To cook the blinis, heat a wide-based cast-iron frying pan over a medium-low heat for a good 2 minutes before starting. It’s important the pan is hot. Add 1 tablespoon ghee and swirl it around to ensure the base is well greased, with a very light haze coming off the ghee. 

Working in batches of six, add a tablespoon of batter for each blini to the pan, taking care to create neat circles. Cook for 30 seconds or until the edges are lightly golden and bubbles start to appear on the tops. Flip the blinis over and cook for another 30–60 seconds until they are firm but soft to the touch and the centres are set. Transfer to a wire rack to cool or place in a cloth napkin to keep warm. Repeat with the remaining batter. You should have enough to make 25–30 blinis. 

To serve, assemble the shallot, cornichon, capers and radish separately alongside the herring brandade. Top the brandade with the finely chopped chives, dress the watercress with a little olive oil and season. Serve with the blinis and a little seeded mustard, if you like.


Coral trout2. Salt & Vinegar Coral Trout 
Serves 6 

"Not only does it sound ridiculously delicious, but this recipe is also a phenomenal idea for what to land on the table this Christmas. Where we always pay homage to the traditional lamb roast or over-do it on the cooked prawns, try a rotisserie coral trout that will leave your guests speechless."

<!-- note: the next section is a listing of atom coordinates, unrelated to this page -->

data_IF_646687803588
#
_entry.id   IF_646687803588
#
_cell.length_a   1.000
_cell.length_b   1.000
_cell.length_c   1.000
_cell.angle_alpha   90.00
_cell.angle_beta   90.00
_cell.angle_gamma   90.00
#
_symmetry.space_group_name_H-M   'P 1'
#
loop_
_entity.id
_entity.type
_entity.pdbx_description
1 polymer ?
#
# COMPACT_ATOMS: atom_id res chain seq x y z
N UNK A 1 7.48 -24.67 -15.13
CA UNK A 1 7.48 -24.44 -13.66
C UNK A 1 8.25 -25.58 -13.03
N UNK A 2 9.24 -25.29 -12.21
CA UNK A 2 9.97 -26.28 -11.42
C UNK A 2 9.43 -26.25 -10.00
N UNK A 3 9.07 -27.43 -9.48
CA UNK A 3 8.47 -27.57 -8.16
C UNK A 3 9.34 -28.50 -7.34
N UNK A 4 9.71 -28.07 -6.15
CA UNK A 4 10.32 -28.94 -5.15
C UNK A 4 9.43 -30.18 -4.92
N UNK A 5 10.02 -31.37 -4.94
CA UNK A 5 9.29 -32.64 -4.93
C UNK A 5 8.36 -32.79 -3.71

1 × 1 kg whole coral trout, gutted and pin-boned 
¼ cup best-quality seaweed vinegar or white wine vinegar (not too sweet) 
½ cup extra-virgin olive oil 
sea salt flakes 

About 45 minutes before grilling, remove the coral trout from the fridge and let it come to room temperature. 

In a spray bottle fitted with a misting nozzle, shake together the vinegar, olive oil and 1 teaspoon salt. Set aside. 

For the charcoal grill, make sure the grill is hot and the charcoal has cooked down to hot embers. Divide the coals across the floor to create a cooler side and a more intense side of the grill. 

Season the coral trout liberally with salt flakes, then place it in a grilling basket and set it over the hot side of grill (alternatively, separate the grill bars on a conventional wire rack so you have the flexibility of removing and turning the fish easily).